Ford's new 48-inch “dashboard” will debut on the 2024 Lincoln Nautilus

Ford is about to change what drivers will see when they get behind the wheel of some of its vehicles.

The new electronic system and instrument panel – in one vehicle that will extend the width of the windshield – aims to reinvent how drivers get information. It will include a speedometer and other important gauges, navigation, apps like Spotify, video streaming and auto racing games.

There will also be a traditional touchscreen. It's mounted lower in the dashboard, between the front seats.

Ford engineers developed the new electronic system and instrument panel. It debuted early this year in the 2024 Lincoln Nautilus luxury SUV.

Among other priorities to gain customer acceptance, the new displays will play well with Apple CarPlay, in contrast to the direction GM has chosen for its upcoming electric vehicles.

The system will be called Ford or Lincoln Digital Experience, depending on the brand of car it is in.

“The new digital experience represents a huge step forward in Ford's ongoing software developments and promises significant improvements to existing SYNC systems,” said AutoPacific analyst Paul Watty. “It's much faster, intuitive, more customizable, and delivers the most important information to drivers in their field of vision in an easy-to-understand way.”

Here are some of the most prominent features of the new system:

The dashboard, yes, but so do the TV screens

The 2024 Nautilus will have a 48-inch screen that extends across the entire width of the windshield. It will be at the base of the windshield, away from the driver and several inches lower than traditional speedometers and other instruments. This is intended to make it easier for the driver to shift focus from the road ahead to the screen with a single glance. The screen will have a 4K resolution, to be compatible with high-end TV screens.

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The screen size on the Nautilus is 4.3 inches from top to bottom. That may seem small, but when the screen was shown in a recent demo, it appeared large enough to make speed, navigation and other information easily visible to the driver.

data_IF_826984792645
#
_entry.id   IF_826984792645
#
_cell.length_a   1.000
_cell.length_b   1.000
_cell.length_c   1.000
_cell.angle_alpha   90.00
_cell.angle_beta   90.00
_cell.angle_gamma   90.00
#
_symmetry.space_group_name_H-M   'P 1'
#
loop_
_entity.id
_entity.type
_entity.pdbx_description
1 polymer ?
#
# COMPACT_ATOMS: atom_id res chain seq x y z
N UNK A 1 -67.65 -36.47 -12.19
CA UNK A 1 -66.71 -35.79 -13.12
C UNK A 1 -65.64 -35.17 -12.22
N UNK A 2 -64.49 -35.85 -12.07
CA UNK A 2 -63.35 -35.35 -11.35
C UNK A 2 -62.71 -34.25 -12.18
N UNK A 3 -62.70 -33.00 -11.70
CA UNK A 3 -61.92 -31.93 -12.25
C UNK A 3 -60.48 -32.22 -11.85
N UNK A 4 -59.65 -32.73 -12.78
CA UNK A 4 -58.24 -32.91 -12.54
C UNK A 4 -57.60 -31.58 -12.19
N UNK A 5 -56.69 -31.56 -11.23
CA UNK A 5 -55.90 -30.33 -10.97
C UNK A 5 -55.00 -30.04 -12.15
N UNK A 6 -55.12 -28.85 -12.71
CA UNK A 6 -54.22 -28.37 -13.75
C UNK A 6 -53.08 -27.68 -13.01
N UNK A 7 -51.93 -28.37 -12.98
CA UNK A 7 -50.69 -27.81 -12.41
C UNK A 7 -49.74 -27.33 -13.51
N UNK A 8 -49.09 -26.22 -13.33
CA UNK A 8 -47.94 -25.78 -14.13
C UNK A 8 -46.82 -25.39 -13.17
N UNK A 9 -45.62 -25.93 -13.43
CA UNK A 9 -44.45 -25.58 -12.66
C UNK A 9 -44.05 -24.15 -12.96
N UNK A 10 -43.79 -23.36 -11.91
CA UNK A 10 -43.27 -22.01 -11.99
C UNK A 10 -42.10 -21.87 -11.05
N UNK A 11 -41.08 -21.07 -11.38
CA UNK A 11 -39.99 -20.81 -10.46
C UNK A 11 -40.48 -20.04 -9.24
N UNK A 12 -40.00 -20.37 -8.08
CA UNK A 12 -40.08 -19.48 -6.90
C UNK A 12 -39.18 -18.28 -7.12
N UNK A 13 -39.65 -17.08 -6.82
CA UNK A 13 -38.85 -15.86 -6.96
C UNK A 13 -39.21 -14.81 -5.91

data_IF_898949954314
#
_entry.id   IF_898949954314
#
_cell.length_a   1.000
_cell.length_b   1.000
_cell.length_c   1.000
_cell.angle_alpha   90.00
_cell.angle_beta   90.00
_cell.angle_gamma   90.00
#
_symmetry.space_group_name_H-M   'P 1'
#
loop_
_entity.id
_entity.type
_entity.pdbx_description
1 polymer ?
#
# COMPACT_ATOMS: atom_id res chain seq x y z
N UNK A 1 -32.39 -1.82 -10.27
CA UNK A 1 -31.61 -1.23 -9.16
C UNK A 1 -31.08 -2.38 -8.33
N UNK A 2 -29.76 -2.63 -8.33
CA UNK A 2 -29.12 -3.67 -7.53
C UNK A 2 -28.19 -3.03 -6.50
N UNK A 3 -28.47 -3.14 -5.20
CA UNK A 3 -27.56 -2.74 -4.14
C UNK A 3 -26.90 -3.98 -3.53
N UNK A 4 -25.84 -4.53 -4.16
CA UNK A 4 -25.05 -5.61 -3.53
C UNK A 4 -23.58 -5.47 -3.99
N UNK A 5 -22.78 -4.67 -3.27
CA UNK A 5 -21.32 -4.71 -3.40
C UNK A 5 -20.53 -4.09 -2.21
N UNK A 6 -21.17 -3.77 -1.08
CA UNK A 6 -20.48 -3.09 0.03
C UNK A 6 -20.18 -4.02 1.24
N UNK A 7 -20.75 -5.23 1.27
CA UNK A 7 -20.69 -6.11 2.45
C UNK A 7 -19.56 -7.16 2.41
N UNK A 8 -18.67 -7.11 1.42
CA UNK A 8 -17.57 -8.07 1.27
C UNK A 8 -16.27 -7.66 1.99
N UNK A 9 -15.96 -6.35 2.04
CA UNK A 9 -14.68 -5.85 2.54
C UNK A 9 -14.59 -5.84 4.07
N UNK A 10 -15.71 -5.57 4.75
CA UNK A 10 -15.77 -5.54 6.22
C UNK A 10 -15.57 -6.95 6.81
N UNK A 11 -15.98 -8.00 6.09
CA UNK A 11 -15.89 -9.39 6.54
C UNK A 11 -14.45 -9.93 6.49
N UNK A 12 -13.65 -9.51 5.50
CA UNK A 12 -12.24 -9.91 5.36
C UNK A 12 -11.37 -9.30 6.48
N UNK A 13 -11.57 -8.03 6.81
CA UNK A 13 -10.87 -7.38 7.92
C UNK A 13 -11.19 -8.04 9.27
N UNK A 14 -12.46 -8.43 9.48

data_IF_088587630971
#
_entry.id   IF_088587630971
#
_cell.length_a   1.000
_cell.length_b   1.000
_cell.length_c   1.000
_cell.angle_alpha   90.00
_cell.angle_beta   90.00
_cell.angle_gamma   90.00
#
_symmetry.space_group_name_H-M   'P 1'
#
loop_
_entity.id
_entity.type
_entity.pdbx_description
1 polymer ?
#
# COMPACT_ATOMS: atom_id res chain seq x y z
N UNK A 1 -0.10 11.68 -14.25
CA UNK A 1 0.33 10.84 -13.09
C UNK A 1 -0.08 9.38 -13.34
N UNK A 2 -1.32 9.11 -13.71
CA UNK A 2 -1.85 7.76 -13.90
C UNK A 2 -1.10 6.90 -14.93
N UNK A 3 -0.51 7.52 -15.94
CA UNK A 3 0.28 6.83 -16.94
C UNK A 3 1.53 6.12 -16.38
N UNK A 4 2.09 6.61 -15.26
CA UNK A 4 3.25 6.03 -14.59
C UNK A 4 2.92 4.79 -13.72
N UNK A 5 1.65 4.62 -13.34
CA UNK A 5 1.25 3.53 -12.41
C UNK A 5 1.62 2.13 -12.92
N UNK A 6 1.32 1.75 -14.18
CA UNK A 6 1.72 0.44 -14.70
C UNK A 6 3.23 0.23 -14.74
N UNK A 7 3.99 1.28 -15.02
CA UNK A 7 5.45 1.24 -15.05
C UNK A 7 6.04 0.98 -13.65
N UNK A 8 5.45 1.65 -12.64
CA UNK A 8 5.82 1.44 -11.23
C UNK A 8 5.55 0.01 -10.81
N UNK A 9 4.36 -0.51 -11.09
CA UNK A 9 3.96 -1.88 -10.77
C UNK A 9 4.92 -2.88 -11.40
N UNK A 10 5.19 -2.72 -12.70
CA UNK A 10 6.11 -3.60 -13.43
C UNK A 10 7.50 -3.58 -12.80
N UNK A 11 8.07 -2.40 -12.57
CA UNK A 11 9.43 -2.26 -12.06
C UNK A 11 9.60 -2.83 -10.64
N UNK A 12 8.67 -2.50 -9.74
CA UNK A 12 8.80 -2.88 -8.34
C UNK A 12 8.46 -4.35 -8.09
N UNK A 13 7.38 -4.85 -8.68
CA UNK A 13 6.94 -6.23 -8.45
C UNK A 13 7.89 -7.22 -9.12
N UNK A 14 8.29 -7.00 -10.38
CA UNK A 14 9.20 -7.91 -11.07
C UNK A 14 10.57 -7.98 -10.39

Other vehicles will have screens of different sizes. Only Lincoln will offer the full view or the panoramic view, at least initially.

Three types of information

From left to right across the vehicle, Ford divides the display into three types of information: critical, supportive, and glanceable.

The most important information – speed, for example – is located directly in front of the driver. Slightly less immediate features, such as the navigation screen map, are on the right, but still on the driver's side of the car. On the passenger side there are three windows to display information such as weather, trip computer and entertainment. Drivers can customize what appears in those windows, and the long list of apps available on the touchscreen.

Programmable from the steering wheel

Each side of the steering wheel has a four-way rocker switch with four dimples to activate different functions. The keys are programmable for any function the driver wants and are immediately available. Volume, Adjust, and Mode will likely be the best option.

Once the driver touches a key, an icon showing its features appears on the screen in front of the driver.

Connected personalization